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Clarion-Limestone School to Offer Cyber Academy

Thursday, August 9, 2018 @ 12:08 AM

Posted by Chris Rossetti

Clarion-Limestone High SchoolSTRATTANVILLE, Pa. (EYT) – Over the past decade or so, public schools have been losing students to cyber schools, but some have started to fight back by creating their own cyber schools.

Clarion-Limestone is the latest in the area to start a cyber school – at least Brockway and Forest Area also have versions.

“We are starting our own cyber academy, Clarion-Limestone Cyber Academy,” C-L superintendent Amy Glasl said. “I’m very excited about it. Our goal is to bring back our students who are at PA Cyber School or other cyber schools, so they are integrated with their friends again.”

Glasl said some of the advantages of a student attending cyber school at C-L as opposed to one of the other cyber schools is that they will get a C-L diploma and also be eligible to participate in extracurricular activities in the district including athletics and band.

“If you are at another cyber school, you can’t be in sports or band or anything like that,” Glasl said. “If they come back to our cyber school, they can be in extra-circulars.”

C-L will offer two different kinds of cyber classes. One would be in the more traditional sense of a cyber academy where students can do the schooling from anywhere. The other is with a cyber classroom within the school building. Students could come to the school and then go to the cyber classroom where they could do all of their classes at a computer or perhaps do some of the classes at the computer and then attend a traditional class or two.

“We are looking to have a blended academy,” Glasl said.

According to Glasl, one of the reasons students transfer to a cyber school is because of bullying going on at the school. She believes that the on-campus cyber classroom could be a way to help those students.

“One of the things that are a concern is the bullying,” Glasl said. “Often times students that leave because they feel they are being bullied or are being bullied and are feeling they are not getting any help with that. They can still come to school and be in the cyber room and we can address (the bullying). For those who have already left, we say come back, sit in the cyber room. At least come back and be in the cyber academy. Maybe, at some point, they can head out into the (regular classrooms) or the cafeteria and integrate back into the school system. If someone is on cyber because of bullying, we will sit down and talk with them and try to get them back in the door, so they don’t have to fear forever. It needs to be addressed.”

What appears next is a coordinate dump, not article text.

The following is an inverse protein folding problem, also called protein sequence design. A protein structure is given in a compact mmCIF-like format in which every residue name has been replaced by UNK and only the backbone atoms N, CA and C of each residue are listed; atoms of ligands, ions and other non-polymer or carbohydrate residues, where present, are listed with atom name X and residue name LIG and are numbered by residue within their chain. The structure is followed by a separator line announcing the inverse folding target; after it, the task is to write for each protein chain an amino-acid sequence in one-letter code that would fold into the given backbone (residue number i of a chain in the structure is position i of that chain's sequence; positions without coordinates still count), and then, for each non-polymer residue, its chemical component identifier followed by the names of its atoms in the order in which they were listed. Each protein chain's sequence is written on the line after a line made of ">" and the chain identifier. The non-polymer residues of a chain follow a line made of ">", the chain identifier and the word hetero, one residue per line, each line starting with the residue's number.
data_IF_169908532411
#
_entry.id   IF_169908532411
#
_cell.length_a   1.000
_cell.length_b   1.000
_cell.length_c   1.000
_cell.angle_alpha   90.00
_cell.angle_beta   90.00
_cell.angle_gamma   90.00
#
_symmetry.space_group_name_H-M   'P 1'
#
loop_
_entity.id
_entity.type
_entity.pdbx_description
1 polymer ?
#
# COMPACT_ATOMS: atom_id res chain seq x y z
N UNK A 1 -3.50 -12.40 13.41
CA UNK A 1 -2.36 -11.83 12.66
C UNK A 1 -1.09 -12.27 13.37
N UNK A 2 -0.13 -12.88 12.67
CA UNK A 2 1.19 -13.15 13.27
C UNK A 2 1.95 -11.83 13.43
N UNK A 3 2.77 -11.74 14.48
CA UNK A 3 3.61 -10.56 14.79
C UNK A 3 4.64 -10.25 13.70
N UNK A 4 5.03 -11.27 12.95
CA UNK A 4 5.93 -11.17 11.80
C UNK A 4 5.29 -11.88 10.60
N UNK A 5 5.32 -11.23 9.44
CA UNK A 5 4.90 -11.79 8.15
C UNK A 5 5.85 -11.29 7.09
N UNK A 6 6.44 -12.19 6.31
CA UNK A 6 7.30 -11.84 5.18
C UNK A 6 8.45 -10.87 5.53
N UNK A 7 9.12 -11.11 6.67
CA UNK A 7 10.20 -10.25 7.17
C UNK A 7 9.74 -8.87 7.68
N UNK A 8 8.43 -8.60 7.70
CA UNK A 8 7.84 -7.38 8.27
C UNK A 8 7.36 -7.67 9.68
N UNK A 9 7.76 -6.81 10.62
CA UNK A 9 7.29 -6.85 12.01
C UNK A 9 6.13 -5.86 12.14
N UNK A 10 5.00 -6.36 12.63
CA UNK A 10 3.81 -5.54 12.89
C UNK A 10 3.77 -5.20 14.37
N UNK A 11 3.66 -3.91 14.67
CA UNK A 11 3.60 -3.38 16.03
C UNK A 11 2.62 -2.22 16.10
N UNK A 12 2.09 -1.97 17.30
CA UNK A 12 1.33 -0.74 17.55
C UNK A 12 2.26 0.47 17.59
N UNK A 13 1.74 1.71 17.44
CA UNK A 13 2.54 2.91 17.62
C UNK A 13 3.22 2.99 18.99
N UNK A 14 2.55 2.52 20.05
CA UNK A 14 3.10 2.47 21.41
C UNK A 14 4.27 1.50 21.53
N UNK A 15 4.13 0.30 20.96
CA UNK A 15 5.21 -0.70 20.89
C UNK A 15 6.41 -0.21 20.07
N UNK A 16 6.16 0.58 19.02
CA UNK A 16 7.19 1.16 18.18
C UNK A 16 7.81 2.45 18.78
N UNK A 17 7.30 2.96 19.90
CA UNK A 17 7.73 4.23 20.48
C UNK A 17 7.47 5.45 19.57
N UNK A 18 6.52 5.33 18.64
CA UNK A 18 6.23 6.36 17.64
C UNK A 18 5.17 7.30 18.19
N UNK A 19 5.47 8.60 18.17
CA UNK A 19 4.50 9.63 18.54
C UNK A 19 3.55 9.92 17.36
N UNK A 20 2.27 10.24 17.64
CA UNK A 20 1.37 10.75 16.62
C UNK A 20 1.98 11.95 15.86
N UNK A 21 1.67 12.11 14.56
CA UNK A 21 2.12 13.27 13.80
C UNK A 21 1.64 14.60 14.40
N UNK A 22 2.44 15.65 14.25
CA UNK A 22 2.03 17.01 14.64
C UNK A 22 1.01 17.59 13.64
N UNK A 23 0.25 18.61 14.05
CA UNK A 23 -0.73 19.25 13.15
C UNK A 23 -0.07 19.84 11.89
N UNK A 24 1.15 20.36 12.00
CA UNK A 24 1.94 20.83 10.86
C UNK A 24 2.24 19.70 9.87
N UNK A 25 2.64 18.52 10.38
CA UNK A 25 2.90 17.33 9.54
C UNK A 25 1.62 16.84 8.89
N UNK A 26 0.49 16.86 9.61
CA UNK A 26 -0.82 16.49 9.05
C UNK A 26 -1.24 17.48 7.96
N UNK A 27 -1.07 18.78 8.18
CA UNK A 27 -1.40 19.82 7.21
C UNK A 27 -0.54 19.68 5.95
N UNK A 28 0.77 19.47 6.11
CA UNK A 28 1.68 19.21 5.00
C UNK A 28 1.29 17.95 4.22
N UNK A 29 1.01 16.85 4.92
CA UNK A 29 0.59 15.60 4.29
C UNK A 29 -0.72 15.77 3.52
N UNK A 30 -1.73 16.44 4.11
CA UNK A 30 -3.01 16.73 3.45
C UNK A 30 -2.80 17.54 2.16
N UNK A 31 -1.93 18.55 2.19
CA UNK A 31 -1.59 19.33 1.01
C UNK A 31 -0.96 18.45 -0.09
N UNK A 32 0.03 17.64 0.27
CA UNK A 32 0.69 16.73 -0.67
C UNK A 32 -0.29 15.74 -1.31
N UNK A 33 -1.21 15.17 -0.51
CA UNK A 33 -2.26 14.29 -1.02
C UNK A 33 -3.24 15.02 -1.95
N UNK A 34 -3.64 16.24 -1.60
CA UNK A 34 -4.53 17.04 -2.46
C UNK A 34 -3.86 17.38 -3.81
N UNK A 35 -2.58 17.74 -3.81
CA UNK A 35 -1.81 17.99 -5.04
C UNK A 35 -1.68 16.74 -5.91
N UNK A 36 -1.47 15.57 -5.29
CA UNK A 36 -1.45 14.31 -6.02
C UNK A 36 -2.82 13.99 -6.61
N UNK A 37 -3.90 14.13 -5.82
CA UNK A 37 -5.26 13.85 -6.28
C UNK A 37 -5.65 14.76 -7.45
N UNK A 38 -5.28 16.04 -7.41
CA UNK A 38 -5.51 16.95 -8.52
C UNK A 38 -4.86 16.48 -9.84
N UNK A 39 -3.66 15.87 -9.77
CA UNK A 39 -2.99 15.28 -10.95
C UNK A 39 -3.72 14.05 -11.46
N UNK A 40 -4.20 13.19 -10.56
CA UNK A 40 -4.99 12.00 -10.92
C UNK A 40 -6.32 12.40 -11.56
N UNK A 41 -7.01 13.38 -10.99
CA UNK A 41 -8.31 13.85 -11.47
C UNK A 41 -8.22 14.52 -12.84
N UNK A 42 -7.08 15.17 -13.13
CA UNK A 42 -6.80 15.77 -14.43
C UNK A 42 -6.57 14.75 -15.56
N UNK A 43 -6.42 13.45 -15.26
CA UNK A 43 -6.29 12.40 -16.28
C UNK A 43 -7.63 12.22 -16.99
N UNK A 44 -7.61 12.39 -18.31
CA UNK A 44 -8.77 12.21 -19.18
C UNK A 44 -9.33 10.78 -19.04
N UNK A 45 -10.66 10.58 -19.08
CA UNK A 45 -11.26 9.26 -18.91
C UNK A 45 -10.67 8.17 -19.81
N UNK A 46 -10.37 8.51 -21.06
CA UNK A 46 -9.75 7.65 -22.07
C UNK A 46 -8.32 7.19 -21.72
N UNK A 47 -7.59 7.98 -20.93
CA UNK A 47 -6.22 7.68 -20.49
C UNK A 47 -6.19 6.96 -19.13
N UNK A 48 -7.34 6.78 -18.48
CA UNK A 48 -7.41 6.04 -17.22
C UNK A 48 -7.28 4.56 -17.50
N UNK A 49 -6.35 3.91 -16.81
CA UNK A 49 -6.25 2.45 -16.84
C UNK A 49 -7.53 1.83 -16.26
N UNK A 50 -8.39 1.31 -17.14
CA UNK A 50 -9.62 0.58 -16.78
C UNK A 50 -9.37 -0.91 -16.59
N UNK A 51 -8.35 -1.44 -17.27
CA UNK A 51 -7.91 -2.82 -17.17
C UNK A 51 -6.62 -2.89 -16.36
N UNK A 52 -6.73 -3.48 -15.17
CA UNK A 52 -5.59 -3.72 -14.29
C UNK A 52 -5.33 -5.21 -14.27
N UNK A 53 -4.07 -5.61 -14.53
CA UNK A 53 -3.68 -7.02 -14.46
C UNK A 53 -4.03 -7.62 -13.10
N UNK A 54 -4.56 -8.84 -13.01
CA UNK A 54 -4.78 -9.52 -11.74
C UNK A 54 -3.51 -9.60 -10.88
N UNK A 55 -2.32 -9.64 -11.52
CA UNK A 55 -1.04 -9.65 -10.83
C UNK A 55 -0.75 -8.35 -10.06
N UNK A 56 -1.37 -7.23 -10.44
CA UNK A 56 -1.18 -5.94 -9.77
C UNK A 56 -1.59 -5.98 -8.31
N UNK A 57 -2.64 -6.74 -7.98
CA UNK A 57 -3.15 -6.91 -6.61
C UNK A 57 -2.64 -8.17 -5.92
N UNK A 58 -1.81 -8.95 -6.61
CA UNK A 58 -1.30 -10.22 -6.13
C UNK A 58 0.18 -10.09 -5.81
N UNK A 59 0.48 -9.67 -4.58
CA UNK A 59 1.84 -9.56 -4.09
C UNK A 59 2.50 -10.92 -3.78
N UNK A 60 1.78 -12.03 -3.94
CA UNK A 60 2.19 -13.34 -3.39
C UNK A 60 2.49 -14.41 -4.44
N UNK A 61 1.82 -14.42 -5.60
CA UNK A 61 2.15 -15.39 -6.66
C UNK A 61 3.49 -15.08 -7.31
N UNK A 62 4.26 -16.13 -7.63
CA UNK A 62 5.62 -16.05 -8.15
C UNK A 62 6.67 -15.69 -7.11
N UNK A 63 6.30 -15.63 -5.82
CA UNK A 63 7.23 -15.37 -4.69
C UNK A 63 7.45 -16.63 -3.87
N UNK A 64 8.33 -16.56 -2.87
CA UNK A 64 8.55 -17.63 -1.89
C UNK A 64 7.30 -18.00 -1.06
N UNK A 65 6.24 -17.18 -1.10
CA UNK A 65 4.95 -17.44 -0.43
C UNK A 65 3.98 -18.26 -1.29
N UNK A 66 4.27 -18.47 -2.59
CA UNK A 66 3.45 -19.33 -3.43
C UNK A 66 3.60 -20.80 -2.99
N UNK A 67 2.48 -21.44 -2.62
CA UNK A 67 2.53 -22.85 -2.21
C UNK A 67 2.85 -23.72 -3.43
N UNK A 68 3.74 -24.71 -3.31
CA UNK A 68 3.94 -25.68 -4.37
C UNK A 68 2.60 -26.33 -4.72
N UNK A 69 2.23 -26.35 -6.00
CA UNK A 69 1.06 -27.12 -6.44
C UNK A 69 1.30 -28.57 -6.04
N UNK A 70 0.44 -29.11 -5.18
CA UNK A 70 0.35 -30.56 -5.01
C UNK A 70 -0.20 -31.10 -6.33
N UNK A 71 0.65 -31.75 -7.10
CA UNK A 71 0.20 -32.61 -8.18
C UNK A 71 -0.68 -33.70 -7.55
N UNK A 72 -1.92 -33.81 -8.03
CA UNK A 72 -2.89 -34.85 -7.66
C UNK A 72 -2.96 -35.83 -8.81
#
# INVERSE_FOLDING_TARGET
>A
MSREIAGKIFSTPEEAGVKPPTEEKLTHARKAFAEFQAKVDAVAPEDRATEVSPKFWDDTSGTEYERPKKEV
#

Glasl said the district will have one cyber teacher, and then other teachers will rotate through the cyber classroom during free times in their schedule.

She said the district could easily recoup a lot of costs if they can get the students who are currently in other cyber schools to come to the C-L Cyber Academy.

“If we get two students back from PA Cyber, then we are ahead of the game,” Glasl said. “We have 30 to 35 kids in cyber schools right now. We are spending $400,000.00 outside the district on these kids (By Commonwealth law, public school districts are required to pay the tuition of students attending cyber schools). We want to sit down and talk to the parents. We are really here for their kids.”

Glasl said a simple explanation of how a cyber school works is that the students sit down at a computer and learn via the computer. She said they don’t have to log in to have direct contact with the teacher, but can learn via videos and reading material. She also said the cyber teacher is there to help if a student needs help at any point.

According to Glasl, her experience with the cyber school when she was employed in the Brockway School District tells her that the cyber school enrollment will be slow at first but could really take off quickly.

“I know it can be very slow at first from my experience at Brockway,” Glasl said. “But, it catches on very quickly.”

Glasl said she hopes students who enroll in the academy chose to give the in-building portion a chance.

“They can stay in the cyber room all day but can eat lunch with their friends,” Glasl said. “It is a step towards getting them back and involved in the school and being social. It’s not good for anyone to be home all day long like that. Way too many kids are doing that.”

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